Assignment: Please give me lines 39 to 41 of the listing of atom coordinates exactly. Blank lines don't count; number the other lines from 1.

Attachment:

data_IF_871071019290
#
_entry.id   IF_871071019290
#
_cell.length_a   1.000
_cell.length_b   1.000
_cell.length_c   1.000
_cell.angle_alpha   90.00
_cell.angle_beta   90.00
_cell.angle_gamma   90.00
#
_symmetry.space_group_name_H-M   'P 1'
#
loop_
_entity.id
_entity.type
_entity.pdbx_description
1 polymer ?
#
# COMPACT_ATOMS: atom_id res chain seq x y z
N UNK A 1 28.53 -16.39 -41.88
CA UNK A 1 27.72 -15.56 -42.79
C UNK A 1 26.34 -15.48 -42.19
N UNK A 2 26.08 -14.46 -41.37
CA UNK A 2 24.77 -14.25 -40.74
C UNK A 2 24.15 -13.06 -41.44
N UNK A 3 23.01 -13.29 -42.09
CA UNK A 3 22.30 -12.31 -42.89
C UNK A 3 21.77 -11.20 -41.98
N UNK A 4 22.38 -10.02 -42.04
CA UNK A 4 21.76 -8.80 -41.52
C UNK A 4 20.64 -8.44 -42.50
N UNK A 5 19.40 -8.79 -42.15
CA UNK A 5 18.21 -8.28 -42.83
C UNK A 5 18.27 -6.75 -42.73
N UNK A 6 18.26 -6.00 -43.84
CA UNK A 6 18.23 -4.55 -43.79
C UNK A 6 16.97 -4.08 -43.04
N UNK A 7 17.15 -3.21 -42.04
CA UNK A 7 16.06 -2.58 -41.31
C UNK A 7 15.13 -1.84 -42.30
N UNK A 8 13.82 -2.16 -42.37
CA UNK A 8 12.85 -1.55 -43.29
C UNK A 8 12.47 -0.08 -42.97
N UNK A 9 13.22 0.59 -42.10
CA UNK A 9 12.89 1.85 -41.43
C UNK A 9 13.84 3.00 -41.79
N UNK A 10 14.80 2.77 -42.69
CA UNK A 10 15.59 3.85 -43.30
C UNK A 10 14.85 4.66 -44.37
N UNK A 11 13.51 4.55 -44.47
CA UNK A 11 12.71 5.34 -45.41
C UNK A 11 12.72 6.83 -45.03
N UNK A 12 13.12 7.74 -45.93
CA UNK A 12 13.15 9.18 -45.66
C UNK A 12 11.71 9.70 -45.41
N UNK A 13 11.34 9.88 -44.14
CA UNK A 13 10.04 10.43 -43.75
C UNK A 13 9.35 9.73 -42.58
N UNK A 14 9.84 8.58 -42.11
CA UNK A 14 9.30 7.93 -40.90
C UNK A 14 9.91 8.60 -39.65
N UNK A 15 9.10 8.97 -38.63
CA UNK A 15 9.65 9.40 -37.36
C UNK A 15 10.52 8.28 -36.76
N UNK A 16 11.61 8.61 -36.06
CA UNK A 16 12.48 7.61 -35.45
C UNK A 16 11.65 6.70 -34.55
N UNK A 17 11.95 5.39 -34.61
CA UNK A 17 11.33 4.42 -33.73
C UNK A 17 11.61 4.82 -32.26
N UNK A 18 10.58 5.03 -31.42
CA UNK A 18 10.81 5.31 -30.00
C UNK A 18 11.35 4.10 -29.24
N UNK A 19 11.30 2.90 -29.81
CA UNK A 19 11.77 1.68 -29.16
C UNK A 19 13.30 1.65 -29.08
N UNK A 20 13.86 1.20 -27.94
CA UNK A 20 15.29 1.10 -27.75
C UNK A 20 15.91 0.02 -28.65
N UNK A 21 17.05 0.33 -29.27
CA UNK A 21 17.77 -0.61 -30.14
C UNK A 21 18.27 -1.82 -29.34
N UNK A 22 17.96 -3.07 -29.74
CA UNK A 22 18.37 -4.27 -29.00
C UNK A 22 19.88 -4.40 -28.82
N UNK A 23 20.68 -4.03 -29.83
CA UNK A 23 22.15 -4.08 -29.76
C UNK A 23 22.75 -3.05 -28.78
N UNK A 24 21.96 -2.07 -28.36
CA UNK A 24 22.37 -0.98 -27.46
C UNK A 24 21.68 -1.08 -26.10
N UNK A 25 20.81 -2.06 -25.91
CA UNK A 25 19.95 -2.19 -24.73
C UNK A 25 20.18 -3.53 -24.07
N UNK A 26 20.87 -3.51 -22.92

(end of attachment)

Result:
N UNK A 7 17.15 -3.21 -42.04
CA UNK A 7 16.06 -2.58 -41.31
C UNK A 7 15.13 -1.84 -42.30